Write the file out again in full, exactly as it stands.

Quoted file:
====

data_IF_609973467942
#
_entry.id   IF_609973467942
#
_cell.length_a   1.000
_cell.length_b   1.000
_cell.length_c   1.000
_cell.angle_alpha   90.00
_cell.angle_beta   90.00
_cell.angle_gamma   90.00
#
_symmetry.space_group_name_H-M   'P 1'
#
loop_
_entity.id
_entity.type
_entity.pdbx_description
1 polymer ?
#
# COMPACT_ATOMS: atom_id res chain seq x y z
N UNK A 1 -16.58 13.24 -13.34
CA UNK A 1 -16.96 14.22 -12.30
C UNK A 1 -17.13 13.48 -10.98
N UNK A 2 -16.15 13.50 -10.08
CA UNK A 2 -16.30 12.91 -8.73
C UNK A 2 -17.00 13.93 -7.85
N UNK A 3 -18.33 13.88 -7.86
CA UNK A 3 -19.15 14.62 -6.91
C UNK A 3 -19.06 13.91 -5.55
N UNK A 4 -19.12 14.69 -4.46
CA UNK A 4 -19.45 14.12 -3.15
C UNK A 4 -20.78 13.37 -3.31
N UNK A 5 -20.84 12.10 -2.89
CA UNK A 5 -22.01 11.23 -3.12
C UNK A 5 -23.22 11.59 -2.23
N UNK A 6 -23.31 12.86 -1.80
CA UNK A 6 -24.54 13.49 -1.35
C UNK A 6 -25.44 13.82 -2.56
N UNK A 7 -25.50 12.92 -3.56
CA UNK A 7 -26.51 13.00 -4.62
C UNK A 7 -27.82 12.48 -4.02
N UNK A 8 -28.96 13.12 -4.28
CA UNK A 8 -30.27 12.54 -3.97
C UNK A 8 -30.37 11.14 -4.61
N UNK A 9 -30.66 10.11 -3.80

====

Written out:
data_IF_609973467942
#
_entry.id   IF_609973467942
#
_cell.length_a   1.000
_cell.length_b   1.000
_cell.length_c   1.000
_cell.angle_alpha   90.00
_cell.angle_beta   90.00
_cell.angle_gamma   90.00
#
_symmetry.space_group_name_H-M   'P 1'
#
loop_
_entity.id
_entity.type
_entity.pdbx_description
1 polymer ?
#
# COMPACT_ATOMS: atom_id res chain seq x y z
N UNK A 1 -16.58 13.24 -13.34
CA UNK A 1 -16.96 14.22 -12.30
C UNK A 1 -17.13 13.48 -10.98
N UNK A 2 -16.15 13.50 -10.08
CA UNK A 2 -16.30 12.91 -8.73
C UNK A 2 -17.00 13.93 -7.85
N UNK A 3 -18.33 13.88 -7.86
CA UNK A 3 -19.15 14.62 -6.91
C UNK A 3 -19.06 13.91 -5.55
N UNK A 4 -19.12 14.69 -4.46
CA UNK A 4 -19.45 14.12 -3.15
C UNK A 4 -20.78 13.37 -3.31
N UNK A 5 -20.84 12.10 -2.89
CA UNK A 5 -22.01 11.23 -3.12
C UNK A 5 -23.22 11.59 -2.23
N UNK A 6 -23.31 12.86 -1.80
CA UNK A 6 -24.54 13.49 -1.35
C UNK A 6 -25.44 13.82 -2.56
N UNK A 7 -25.50 12.92 -3.56
CA UNK A 7 -26.51 13.00 -4.62
C UNK A 7 -27.82 12.48 -4.02
N UNK A 8 -28.96 13.12 -4.28
CA UNK A 8 -30.27 12.54 -3.97
C UNK A 8 -30.37 11.14 -4.61
N UNK A 9 -30.66 10.11 -3.80